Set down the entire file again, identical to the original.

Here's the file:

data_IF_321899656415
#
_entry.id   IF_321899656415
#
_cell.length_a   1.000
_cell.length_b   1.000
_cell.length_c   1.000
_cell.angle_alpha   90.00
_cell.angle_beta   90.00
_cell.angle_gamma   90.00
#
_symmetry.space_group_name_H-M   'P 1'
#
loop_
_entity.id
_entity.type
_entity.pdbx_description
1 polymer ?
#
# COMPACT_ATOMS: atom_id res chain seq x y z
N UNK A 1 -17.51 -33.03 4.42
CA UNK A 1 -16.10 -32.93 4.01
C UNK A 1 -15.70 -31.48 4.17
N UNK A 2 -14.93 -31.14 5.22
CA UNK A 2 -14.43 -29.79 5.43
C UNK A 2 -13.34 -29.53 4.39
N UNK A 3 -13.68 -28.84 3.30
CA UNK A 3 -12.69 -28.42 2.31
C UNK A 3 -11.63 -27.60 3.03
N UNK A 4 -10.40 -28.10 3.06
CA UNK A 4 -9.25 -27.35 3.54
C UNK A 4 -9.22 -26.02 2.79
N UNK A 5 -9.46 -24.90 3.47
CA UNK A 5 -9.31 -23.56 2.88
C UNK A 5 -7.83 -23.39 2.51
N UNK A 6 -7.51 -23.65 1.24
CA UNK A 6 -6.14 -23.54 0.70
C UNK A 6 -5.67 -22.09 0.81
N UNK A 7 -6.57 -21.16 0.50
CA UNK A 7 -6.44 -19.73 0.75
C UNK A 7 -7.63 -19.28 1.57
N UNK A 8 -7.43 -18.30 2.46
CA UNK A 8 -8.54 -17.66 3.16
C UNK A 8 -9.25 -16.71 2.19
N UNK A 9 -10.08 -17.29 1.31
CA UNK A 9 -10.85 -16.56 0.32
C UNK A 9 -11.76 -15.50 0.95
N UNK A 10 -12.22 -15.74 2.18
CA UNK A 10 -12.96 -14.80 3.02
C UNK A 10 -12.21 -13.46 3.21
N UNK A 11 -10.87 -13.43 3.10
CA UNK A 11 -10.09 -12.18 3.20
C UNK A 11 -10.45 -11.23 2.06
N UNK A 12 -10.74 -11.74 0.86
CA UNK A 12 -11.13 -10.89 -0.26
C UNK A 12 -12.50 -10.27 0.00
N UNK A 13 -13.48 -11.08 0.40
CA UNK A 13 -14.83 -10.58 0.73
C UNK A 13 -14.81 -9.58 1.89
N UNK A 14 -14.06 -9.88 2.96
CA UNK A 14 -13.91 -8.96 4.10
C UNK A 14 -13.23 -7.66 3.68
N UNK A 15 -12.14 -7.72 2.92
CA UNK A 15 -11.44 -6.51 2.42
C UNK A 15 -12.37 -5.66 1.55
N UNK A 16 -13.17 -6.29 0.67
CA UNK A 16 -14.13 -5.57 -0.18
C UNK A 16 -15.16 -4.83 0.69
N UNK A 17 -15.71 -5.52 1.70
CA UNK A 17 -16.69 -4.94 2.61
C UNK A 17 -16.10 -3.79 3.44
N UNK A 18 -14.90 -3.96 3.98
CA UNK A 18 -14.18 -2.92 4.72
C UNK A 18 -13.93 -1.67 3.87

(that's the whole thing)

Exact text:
data_IF_321899656415
#
_entry.id   IF_321899656415
#
_cell.length_a   1.000
_cell.length_b   1.000
_cell.length_c   1.000
_cell.angle_alpha   90.00
_cell.angle_beta   90.00
_cell.angle_gamma   90.00
#
_symmetry.space_group_name_H-M   'P 1'
#
loop_
_entity.id
_entity.type
_entity.pdbx_description
1 polymer ?
#
# COMPACT_ATOMS: atom_id res chain seq x y z
N UNK A 1 -17.51 -33.03 4.42
CA UNK A 1 -16.10 -32.93 4.01
C UNK A 1 -15.70 -31.48 4.17
N UNK A 2 -14.93 -31.14 5.22
CA UNK A 2 -14.43 -29.79 5.43
C UNK A 2 -13.34 -29.53 4.39
N UNK A 3 -13.68 -28.84 3.30
CA UNK A 3 -12.69 -28.42 2.31
C UNK A 3 -11.63 -27.60 3.03
N UNK A 4 -10.40 -28.10 3.06
CA UNK A 4 -9.25 -27.35 3.54
C UNK A 4 -9.22 -26.02 2.79
N UNK A 5 -9.46 -24.90 3.47
CA UNK A 5 -9.31 -23.56 2.88
C UNK A 5 -7.83 -23.39 2.51
N UNK A 6 -7.51 -23.65 1.24
CA UNK A 6 -6.14 -23.54 0.70
C UNK A 6 -5.67 -22.09 0.81
N UNK A 7 -6.57 -21.16 0.50
CA UNK A 7 -6.44 -19.73 0.75
C UNK A 7 -7.63 -19.28 1.57
N UNK A 8 -7.43 -18.30 2.46
CA UNK A 8 -8.54 -17.66 3.16
C UNK A 8 -9.25 -16.71 2.19
N UNK A 9 -10.08 -17.29 1.31
CA UNK A 9 -10.85 -16.56 0.32
C UNK A 9 -11.76 -15.50 0.95
N UNK A 10 -12.22 -15.74 2.18
CA UNK A 10 -12.96 -14.80 3.02
C UNK A 10 -12.21 -13.46 3.21
N UNK A 11 -10.87 -13.43 3.10
CA UNK A 11 -10.09 -12.18 3.20
C UNK A 11 -10.45 -11.23 2.06
N UNK A 12 -10.74 -11.74 0.86
CA UNK A 12 -11.13 -10.89 -0.26
C UNK A 12 -12.50 -10.27 0.00
N UNK A 13 -13.48 -11.08 0.40
CA UNK A 13 -14.83 -10.58 0.73
C UNK A 13 -14.81 -9.58 1.89
N UNK A 14 -14.06 -9.88 2.96
CA UNK A 14 -13.91 -8.96 4.10
C UNK A 14 -13.23 -7.66 3.68
N UNK A 15 -12.14 -7.72 2.92
CA UNK A 15 -11.44 -6.51 2.42
C UNK A 15 -12.37 -5.66 1.55
N UNK A 16 -13.17 -6.29 0.67
CA UNK A 16 -14.13 -5.57 -0.18
C UNK A 16 -15.16 -4.83 0.69
N UNK A 17 -15.71 -5.52 1.70
CA UNK A 17 -16.69 -4.94 2.61
C UNK A 17 -16.10 -3.79 3.44
N UNK A 18 -14.90 -3.96 3.98
CA UNK A 18 -14.18 -2.92 4.72
C UNK A 18 -13.93 -1.67 3.87